We tried that route before, having lots of dead weight around, but if the office isn’t profitable and productive what good is it?

  • I totally agree as usual Matt! Our office competes against several offices in the area with weak management and training, but four times as many agents as our office. Many have managers, or trainers with no real estate sales or marketing experience at all. Many of these brokerages are built on non-sustaining business models with irrationally high commission splits. They hope that volume will ride them to “profit-land”. Agents who seemingly don’t care about training, marketing and strong management flock to these other brokerages for a few more points to themselves thinking commission split is the most important thing when starting out, but end up selling significantly less because of the lack of training.

    We tried that route before, having lots of dead weight around, but if the office isn’t profitable and productive what good is it?

  • HOWEVER,during a time of industry turmoil, there is and will be a great deal of consolidation.Only the strong will survive to the next round of whatever this industry is careening towards. It is important to have the most marbles and weed out the clunkers later if need be.

    Saw you last week in Stamford,CT….great presentation

  • HOWEVER,during a time of industry turmoil, there is and will be a great deal of consolidation.Only the strong will survive to the next round of whatever this industry is careening towards. It is important to have the most marbles and weed out the clunkers later if need be.

    Saw you last week in Stamford,CT….great presentation

  • I am an Associate Broker with a non-franchise firm that has one Principal Broker who has grown to having 5 offices and over 80 ’employees’. At the onset, he stressed the importance of integrity, loyalty, and education!! He always encouraged us to take as many courses as possible and to attain designations to better serve our clients. I have been with this Agency for 7 years, have a great respect for him, myself, and my co workers. We have been the # 1 Agency in Ulster County for the past 17 years. I guess Westwood Metes and Bounds is doing something right!! Diane Silverberg, CRS, ABR, CLHMS.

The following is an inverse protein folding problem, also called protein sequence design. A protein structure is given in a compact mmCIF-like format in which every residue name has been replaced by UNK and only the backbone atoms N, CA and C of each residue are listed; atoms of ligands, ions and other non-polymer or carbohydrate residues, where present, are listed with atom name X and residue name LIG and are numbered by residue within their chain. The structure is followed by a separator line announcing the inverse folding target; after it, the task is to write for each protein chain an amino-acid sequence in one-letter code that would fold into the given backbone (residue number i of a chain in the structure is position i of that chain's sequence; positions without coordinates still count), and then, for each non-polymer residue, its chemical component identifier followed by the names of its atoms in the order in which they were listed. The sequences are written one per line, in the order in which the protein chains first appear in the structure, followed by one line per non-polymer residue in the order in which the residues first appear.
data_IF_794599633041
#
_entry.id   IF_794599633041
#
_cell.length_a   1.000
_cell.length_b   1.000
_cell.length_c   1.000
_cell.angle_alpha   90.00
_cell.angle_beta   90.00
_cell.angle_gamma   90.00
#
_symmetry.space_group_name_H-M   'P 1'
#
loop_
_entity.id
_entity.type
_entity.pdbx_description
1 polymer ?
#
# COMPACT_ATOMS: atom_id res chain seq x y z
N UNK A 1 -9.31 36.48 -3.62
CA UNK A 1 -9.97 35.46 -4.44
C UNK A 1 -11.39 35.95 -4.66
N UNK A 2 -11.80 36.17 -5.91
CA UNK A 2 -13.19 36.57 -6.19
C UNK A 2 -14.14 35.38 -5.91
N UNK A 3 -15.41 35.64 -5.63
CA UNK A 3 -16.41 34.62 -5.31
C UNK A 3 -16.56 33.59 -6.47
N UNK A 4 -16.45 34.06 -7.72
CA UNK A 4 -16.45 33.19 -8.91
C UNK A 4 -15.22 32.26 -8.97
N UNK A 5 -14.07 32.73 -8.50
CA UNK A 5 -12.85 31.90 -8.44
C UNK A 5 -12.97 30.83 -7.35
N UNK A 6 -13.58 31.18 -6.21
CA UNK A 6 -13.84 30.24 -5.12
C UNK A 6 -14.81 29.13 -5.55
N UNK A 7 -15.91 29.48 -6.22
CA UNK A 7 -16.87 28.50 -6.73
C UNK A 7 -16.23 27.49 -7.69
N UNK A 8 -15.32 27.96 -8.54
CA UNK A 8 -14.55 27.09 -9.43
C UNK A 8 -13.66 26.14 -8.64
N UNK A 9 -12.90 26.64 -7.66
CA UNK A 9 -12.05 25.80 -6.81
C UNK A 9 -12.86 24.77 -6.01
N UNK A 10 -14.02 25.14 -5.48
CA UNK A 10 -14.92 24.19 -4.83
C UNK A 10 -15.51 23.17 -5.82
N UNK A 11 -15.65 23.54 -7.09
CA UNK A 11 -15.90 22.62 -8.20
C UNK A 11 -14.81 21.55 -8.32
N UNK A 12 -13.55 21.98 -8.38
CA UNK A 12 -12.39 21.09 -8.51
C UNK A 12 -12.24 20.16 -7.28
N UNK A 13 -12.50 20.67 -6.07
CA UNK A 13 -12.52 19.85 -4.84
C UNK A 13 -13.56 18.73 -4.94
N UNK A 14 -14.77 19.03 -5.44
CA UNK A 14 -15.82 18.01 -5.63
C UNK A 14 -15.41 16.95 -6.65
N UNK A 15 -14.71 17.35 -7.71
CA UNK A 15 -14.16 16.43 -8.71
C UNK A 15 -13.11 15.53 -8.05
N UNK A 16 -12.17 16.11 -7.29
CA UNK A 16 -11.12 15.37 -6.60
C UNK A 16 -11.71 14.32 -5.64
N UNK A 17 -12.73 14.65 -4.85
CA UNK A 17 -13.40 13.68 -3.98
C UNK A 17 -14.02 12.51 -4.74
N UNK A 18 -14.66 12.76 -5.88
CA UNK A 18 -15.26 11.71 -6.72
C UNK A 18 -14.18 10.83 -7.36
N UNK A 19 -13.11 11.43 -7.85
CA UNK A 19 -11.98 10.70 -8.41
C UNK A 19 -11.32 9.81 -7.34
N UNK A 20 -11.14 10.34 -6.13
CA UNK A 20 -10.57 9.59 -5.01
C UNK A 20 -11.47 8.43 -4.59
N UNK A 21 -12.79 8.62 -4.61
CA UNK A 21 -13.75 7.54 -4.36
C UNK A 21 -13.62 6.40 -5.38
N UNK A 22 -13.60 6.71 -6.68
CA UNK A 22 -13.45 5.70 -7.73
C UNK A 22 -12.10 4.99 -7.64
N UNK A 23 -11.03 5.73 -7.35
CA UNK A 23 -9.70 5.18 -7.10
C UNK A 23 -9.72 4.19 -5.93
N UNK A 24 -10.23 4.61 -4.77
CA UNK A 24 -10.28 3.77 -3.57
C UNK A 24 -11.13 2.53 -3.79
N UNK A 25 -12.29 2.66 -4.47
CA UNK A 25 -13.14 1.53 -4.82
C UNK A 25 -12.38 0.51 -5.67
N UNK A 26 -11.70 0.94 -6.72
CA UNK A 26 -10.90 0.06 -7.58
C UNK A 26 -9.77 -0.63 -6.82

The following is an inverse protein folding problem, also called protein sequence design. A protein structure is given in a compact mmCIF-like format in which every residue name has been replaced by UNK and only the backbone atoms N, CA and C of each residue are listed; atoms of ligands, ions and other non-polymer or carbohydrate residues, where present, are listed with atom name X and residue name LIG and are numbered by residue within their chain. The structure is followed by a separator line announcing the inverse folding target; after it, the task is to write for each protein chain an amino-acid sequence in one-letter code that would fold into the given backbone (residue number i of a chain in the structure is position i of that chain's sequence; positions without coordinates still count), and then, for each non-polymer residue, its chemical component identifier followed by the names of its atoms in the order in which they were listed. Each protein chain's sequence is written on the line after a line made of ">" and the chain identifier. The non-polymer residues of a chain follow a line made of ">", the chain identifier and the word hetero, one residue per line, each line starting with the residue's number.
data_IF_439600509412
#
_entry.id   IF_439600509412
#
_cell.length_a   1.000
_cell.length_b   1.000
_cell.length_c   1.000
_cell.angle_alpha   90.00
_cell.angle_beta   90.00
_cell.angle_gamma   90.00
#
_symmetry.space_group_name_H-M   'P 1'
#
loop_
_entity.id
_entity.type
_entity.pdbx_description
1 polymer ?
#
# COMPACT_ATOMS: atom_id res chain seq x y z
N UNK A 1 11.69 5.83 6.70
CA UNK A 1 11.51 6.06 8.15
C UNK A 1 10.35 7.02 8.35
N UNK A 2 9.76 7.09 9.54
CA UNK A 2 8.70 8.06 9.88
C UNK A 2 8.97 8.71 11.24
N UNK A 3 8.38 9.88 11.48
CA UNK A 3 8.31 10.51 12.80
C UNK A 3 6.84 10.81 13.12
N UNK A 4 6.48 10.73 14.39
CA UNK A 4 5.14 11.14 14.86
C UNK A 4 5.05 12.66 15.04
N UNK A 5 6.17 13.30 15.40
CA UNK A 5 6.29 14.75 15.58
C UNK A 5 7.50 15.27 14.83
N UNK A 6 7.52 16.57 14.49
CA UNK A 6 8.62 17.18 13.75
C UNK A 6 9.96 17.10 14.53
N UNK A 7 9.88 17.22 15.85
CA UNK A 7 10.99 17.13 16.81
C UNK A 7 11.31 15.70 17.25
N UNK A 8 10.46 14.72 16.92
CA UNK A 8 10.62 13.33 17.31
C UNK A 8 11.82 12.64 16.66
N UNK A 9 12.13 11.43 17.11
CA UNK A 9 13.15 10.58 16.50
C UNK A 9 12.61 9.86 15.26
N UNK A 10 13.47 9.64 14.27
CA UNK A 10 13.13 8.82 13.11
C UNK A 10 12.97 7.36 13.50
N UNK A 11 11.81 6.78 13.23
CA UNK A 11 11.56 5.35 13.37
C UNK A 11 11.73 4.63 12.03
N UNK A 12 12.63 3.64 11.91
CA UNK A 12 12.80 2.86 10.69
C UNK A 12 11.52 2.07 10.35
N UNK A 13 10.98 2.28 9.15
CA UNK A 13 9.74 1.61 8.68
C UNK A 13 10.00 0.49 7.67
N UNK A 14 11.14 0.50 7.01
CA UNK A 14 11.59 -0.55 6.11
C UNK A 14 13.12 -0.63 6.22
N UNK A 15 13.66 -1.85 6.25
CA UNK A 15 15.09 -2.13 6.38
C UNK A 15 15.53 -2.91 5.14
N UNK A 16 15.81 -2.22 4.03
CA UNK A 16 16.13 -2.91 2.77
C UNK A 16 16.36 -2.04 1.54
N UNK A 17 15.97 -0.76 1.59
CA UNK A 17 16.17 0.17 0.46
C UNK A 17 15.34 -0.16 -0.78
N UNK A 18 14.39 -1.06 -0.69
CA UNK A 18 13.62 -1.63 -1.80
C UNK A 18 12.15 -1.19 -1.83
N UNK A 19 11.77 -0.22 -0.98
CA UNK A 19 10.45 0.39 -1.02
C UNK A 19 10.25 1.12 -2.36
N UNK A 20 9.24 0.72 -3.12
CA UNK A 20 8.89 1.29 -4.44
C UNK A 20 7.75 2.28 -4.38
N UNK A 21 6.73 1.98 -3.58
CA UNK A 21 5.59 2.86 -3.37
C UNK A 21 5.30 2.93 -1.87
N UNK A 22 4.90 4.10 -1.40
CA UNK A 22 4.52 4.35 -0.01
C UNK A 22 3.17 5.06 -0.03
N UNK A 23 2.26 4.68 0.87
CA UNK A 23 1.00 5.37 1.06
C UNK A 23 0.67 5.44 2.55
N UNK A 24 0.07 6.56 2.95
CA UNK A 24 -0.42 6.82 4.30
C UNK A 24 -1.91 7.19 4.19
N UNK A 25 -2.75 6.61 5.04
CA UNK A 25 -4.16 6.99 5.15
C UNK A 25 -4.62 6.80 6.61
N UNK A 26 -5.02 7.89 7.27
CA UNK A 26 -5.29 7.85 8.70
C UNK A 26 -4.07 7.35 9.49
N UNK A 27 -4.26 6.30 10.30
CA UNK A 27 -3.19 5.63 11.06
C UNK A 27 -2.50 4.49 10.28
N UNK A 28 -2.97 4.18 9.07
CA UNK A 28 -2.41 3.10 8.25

• I am an Associate Broker with a non-franchise firm that has one Principal Broker who has grown to having 5 offices and over 80 ’employees’. At the onset, he stressed the importance of integrity, loyalty, and education!! He always encouraged us to take as many courses as possible and to attain designations to better serve our clients. I have been with this Agency for 7 years, have a great respect for him, myself, and my co workers. We have been the # 1 Agency in Ulster County for the past 17 years. I guess Westwood Metes and Bounds is doing something right!! Diane Silverberg, CRS, ABR, CLHMS.

  • A company which considers recruiting more valuable than quality, ongoing training, caring, involved and communicative management, bricks and mortar updates, and cutting edge technology, is likely to need to constantly recruit to keep up with rapid agent turnover.

    As with any successful business, the proprietor always needs first to provide service to your existing client base, in the case of real estate, to your current licensees. If we provide top quality service, commitment and complete integrity to them, we have little or no turnover of successful agents. In fact, we usually have the most successful agents in the marketplace.

    What does fuel the need to recruit sometimes, however, is company demographics. Many companies have successful, productive agents who approach retirement and are resistent to change, especially in technology and market demands. A principal broker needs to recruit if she or he cannot fill vacancies solely on professional buzz about their company. Such good buzz can bring new players to fill such vacancies created when quality agents retire from the business. It just sometimes does not bring enough prospects on their own.

  • A company which considers recruiting more valuable than quality, ongoing training, caring, involved and communicative management, bricks and mortar updates, and cutting edge technology, is likely to need to constantly recruit to keep up with rapid agent turnover.

    As with any successful business, the proprietor always needs first to provide service to your existing client base, in the case of real estate, to your current licensees. If we provide top quality service, commitment and complete integrity to them, we have little or no turnover of successful agents. In fact, we usually have the most successful agents in the marketplace.

    What does fuel the need to recruit sometimes, however, is company demographics. Many companies have successful, productive agents who approach retirement and are resistent to change, especially in technology and market demands. A principal broker needs to recruit if she or he cannot fill vacancies solely on professional buzz about their company. Such good buzz can bring new players to fill such vacancies created when quality agents retire from the business. It just sometimes does not bring enough prospects on their own.

  • What an inspiration.

    It goes to show the key to a great business is it’s people & a great leader. I think the real estate industry in general has lessons to learn from stories like this.

  • What an inspiration.

    It goes to show the key to a great business is it’s people & a great leader. I think the real estate industry in general has lessons to learn from stories like this.